I've read case studies and stories about animals who have been able to touch and change autistic children; about animals who can reduce blood pressure for those who have hypertension; about animals who have brought back to life people who they loved; about animals who have rescued whole families from fire; and about animals who have traveled thousands of miles to find the people they loved.  Creatures are a gift to us humans.   Watching tropical fish in a tank is a tremendous stress-reducer.  Seeing a herd of young horses galloping across a field is something that can take one's breath away.  Puppy kisses make more than babies laugh!  Cuddling up with a best friend or two while reading a good book or watching a movie is incredibly satisfying.  Having an animal friend you can talk to or cry to without fear of judgement or recrimination  is remarkable.  They DO talk's in their eyes.  It's in their love.

All our pets ask is for us to love them.  They return that love with loyalty.  They return that love in kind.  Our animals can overwhelm us with their love.  And they want so little in return .

Unless their name is Dietre.  He wants it all (smile).


  1. You and Maryann are exceptional in many ways, your love of animals only one of them. The creatures who find their way into your lives are very, very fortunate souls.

    I understand not wanting pets. What I don't understand is when people bring animals into their homes and lives and then neglect or abuse them. Horrible.

  2. I don't know you, but after reading this, I think I fell in love with your wife and you a little bit. God bless you for all you do. My heart melted when I read that you adopted an old dog because that is my thing. My age (and my husband) keeps me from having a house full of dogs. I only have 2 - both adopted from the pound. I have adopted 4 old dogs so far. I do that because old doesn't make them garbage. I love the old dogs! My story is here: (if you are interested)

    Thank you for all you do for the sweet creatures that you help.

  3. Hi Darlene, thank you. We actually have our second adoptive elderly dog, a 13 year old coon hound. This dog, Lucy, was saved from being put down because she was incontinent. Our first, who was 7 when we got him was a Bernese Mountain Dog ( a dog only supposed to live maybe 10 or 11 years. He was 11 when we needed to put him to sleep. We'll always have an elderly dog with us.... I like what you say, "just because old doesn't make them garbage." Good thing at my age :=) I will come and visit your blog.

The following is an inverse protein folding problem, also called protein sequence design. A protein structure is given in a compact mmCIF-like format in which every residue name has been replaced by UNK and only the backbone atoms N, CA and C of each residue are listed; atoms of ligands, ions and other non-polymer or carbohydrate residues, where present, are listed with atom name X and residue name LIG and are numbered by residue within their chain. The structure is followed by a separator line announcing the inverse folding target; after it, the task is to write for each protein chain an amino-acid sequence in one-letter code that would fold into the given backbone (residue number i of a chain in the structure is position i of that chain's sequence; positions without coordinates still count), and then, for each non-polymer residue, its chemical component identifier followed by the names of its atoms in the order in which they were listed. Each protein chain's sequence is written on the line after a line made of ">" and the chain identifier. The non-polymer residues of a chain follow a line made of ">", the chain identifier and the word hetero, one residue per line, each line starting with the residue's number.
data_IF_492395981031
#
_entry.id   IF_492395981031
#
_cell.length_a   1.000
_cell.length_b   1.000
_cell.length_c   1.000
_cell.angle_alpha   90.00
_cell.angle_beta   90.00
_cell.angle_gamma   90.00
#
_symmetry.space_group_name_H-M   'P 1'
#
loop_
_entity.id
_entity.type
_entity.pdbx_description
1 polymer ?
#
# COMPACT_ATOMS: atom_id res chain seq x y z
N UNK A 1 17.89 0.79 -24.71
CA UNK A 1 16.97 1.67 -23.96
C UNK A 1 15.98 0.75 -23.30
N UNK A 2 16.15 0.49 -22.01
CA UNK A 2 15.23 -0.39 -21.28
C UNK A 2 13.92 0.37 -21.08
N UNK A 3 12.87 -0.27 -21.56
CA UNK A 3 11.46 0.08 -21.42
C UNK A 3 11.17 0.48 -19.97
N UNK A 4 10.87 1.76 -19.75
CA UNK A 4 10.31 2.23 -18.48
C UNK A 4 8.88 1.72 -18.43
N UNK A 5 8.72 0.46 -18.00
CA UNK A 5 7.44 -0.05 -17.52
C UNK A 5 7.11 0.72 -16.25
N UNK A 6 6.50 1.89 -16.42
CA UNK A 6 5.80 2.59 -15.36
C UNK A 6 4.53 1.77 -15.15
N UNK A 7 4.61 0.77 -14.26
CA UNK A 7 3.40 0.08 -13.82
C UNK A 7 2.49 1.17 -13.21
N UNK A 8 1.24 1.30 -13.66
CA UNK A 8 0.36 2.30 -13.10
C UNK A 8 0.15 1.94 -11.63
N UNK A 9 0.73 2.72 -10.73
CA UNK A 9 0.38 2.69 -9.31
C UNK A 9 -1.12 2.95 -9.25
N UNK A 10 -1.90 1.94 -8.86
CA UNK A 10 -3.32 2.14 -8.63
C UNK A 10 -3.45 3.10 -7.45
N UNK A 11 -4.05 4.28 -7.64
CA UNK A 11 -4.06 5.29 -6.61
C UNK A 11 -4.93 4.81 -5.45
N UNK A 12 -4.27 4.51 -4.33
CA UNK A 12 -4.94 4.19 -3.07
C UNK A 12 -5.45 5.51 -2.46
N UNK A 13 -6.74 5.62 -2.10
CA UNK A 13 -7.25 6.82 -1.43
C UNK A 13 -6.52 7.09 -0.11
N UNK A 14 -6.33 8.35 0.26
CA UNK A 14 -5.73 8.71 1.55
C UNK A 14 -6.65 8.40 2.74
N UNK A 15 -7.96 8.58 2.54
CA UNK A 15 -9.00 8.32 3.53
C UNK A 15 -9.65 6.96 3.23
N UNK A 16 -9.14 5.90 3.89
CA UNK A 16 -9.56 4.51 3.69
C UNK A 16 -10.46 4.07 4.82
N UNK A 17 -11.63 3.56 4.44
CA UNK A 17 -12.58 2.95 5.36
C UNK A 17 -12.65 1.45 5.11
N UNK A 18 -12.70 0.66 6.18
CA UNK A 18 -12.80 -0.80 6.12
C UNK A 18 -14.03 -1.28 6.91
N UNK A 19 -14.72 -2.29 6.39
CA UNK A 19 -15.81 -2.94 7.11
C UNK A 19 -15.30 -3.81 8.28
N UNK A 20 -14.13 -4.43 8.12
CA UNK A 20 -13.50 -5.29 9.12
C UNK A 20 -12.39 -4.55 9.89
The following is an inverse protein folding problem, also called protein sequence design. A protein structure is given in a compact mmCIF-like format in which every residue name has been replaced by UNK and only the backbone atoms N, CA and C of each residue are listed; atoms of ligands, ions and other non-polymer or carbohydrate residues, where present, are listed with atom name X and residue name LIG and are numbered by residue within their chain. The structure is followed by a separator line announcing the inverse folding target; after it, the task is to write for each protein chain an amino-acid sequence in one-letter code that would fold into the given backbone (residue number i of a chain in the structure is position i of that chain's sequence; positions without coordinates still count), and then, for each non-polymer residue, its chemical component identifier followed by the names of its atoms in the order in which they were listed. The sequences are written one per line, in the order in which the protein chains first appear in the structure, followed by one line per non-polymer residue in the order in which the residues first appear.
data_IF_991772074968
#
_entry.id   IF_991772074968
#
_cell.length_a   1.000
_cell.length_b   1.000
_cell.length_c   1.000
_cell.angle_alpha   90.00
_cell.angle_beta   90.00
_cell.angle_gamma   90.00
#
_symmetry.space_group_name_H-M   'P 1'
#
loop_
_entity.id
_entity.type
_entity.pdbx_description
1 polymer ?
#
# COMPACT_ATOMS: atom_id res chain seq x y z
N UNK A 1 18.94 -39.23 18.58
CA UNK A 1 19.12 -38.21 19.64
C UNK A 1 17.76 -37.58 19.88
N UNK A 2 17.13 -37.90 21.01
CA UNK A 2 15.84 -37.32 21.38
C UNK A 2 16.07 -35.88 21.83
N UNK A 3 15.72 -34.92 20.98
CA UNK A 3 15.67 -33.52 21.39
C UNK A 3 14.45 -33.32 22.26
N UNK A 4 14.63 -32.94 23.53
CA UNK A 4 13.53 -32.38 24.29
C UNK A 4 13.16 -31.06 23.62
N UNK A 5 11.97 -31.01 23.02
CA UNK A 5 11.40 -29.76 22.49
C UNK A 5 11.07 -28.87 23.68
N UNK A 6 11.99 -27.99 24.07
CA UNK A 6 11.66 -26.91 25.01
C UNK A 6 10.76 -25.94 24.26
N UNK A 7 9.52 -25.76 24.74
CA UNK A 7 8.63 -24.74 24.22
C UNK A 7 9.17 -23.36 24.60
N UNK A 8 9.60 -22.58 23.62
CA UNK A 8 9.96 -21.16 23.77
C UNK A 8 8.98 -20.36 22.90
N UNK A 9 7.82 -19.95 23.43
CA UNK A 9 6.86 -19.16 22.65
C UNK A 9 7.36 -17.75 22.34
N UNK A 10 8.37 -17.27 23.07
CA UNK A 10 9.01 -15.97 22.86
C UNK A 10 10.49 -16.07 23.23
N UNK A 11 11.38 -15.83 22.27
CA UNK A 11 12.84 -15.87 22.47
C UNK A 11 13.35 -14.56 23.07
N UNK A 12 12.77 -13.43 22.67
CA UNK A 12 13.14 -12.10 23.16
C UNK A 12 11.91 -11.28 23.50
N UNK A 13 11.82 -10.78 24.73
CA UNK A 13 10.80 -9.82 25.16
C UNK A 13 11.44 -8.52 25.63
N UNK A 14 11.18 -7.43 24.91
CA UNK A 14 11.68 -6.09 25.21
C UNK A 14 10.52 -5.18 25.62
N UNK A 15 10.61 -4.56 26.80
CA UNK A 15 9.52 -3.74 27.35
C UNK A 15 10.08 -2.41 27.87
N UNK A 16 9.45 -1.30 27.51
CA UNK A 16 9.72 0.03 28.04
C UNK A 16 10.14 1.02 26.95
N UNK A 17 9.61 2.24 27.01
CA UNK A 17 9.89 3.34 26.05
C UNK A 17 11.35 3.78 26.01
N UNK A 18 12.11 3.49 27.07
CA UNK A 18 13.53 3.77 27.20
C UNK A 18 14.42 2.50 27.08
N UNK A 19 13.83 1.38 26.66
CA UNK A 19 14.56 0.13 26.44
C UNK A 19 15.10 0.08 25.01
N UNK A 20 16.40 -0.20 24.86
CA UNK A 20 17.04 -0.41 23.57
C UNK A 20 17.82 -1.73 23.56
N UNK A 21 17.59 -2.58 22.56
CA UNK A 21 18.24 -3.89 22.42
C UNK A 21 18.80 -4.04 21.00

4. Beth, thank've been a part of our virtual lives for many years now. You know who we are and what we do--we won't change!

  5. I know how I found you. I followed my friend, Beth, here. hee hee

    Living with an incontinent pet is a trial. The last two years of Vinnie's life was hard because of his incontinence. But, we made adjustments. I know a doggie diaper would have been the best solution, but he was a nervous biter. I bought him the best "britches" I could find and all the disposable diapers for the britches, but could not get them on him. He was adamant that he would die biting before he let me put them on him. So...we had to limit him to one area of the house that I was able to carpet with pee pee pads. He was quite happy with his space because it was my computer room. He always wanted to be by my side and I do spend a lot of time on the computer. I always wanted to hold him, but he was terrified of anyone picking him up and when I did manage, it was like hugging a board. His last two days of life, he allowed me to hold and cuddle him. I will always treasure that time. When he entered his coma, I laid him in his bed. He was gone before morning @ nearly 18 years old. Even as cranky as he was, I miss him so much. Molly was the lucky pound dog to take Vinnie's place. She is the sweetest dog I could ever have found. She makes us smile every day.

    Thanks for reading my blog. I kind of thought you would like that.

  6. Darlene, we built a "red-neck" doggie door for our old girl in our sliding door. She learned to use it right away. It's not pretty but it works and has the added advantage of us not needing to worry about letting any of the animals out---they do it themselves. Add the fenced back yard and it's almost perfect!

  7. I love your story, Larry. I'm a dog lover, now on my third rescue dog, and it's heartbreaking to see and hear some of the stories of things these poor things go through. You're right in saying all they want is love--and they give so much! Bless you.